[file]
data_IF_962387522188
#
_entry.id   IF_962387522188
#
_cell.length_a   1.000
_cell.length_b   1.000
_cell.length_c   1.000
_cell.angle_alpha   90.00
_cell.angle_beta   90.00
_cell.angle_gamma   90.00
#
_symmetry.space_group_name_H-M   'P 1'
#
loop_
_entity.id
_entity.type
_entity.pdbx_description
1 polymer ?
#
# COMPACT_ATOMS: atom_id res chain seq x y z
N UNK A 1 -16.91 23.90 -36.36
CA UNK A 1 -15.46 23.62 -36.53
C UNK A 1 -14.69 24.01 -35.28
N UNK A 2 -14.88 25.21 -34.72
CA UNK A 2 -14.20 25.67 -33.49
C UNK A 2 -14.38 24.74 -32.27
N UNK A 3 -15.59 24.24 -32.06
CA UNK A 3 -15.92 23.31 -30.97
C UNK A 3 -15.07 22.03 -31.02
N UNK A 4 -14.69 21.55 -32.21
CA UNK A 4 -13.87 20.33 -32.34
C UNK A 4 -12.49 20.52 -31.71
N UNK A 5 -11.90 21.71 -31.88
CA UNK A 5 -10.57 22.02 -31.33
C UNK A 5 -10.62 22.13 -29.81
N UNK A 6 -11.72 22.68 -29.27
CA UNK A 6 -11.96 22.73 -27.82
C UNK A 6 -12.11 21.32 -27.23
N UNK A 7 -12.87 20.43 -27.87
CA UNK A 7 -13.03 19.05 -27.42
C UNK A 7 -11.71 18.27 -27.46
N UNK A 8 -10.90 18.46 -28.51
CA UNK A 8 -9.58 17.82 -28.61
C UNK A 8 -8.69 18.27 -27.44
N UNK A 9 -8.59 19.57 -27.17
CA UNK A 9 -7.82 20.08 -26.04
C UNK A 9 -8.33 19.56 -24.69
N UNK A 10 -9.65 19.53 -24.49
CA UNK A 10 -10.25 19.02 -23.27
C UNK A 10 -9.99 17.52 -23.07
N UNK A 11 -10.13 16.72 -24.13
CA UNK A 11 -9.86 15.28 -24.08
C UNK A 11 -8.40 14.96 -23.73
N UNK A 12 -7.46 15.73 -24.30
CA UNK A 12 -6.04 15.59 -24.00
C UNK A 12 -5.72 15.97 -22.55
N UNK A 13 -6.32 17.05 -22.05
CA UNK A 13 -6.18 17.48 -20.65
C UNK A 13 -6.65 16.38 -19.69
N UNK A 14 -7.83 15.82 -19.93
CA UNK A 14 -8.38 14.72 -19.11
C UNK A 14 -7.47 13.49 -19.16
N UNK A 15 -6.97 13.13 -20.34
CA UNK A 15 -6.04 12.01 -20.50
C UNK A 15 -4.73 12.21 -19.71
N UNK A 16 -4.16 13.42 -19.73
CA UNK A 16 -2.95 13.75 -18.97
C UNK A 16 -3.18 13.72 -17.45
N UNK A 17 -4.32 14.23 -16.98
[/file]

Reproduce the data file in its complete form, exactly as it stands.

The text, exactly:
data_IF_962387522188
#
_entry.id   IF_962387522188
#
_cell.length_a   1.000
_cell.length_b   1.000
_cell.length_c   1.000
_cell.angle_alpha   90.00
_cell.angle_beta   90.00
_cell.angle_gamma   90.00
#
_symmetry.space_group_name_H-M   'P 1'
#
loop_
_entity.id
_entity.type
_entity.pdbx_description
1 polymer ?
#
# COMPACT_ATOMS: atom_id res chain seq x y z
N UNK A 1 -16.91 23.90 -36.36
CA UNK A 1 -15.46 23.62 -36.53
C UNK A 1 -14.69 24.01 -35.28
N UNK A 2 -14.88 25.21 -34.72
CA UNK A 2 -14.20 25.67 -33.49
C UNK A 2 -14.38 24.74 -32.27
N UNK A 3 -15.59 24.24 -32.06
CA UNK A 3 -15.92 23.31 -30.97
C UNK A 3 -15.07 22.03 -31.02
N UNK A 4 -14.69 21.55 -32.21
CA UNK A 4 -13.87 20.33 -32.34
C UNK A 4 -12.49 20.52 -31.71
N UNK A 5 -11.90 21.71 -31.88
CA UNK A 5 -10.57 22.02 -31.33
C UNK A 5 -10.62 22.13 -29.81
N UNK A 6 -11.72 22.68 -29.27
CA UNK A 6 -11.96 22.73 -27.82
C UNK A 6 -12.11 21.32 -27.23
N UNK A 7 -12.87 20.43 -27.87
CA UNK A 7 -13.03 19.05 -27.42
C UNK A 7 -11.71 18.27 -27.46
N UNK A 8 -10.90 18.46 -28.51
CA UNK A 8 -9.58 17.82 -28.61
C UNK A 8 -8.69 18.27 -27.44
N UNK A 9 -8.59 19.57 -27.17
CA UNK A 9 -7.82 20.08 -26.04
C UNK A 9 -8.33 19.56 -24.69
N UNK A 10 -9.65 19.53 -24.49
CA UNK A 10 -10.25 19.02 -23.27
C UNK A 10 -9.99 17.52 -23.07
N UNK A 11 -10.13 16.72 -24.13
CA UNK A 11 -9.86 15.28 -24.08
C UNK A 11 -8.40 14.96 -23.73
N UNK A 12 -7.46 15.73 -24.30
CA UNK A 12 -6.04 15.59 -24.00
C UNK A 12 -5.72 15.97 -22.55
N UNK A 13 -6.32 17.05 -22.05
CA UNK A 13 -6.18 17.48 -20.65
C UNK A 13 -6.65 16.38 -19.69
N UNK A 14 -7.83 15.82 -19.93
CA UNK A 14 -8.38 14.72 -19.11
C UNK A 14 -7.47 13.49 -19.16
N UNK A 15 -6.97 13.13 -20.34
CA UNK A 15 -6.04 12.01 -20.50
C UNK A 15 -4.73 12.21 -19.71
N UNK A 16 -4.16 13.42 -19.73
CA UNK A 16 -2.95 13.75 -18.97
C UNK A 16 -3.18 13.72 -17.45
N UNK A 17 -4.32 14.23 -16.98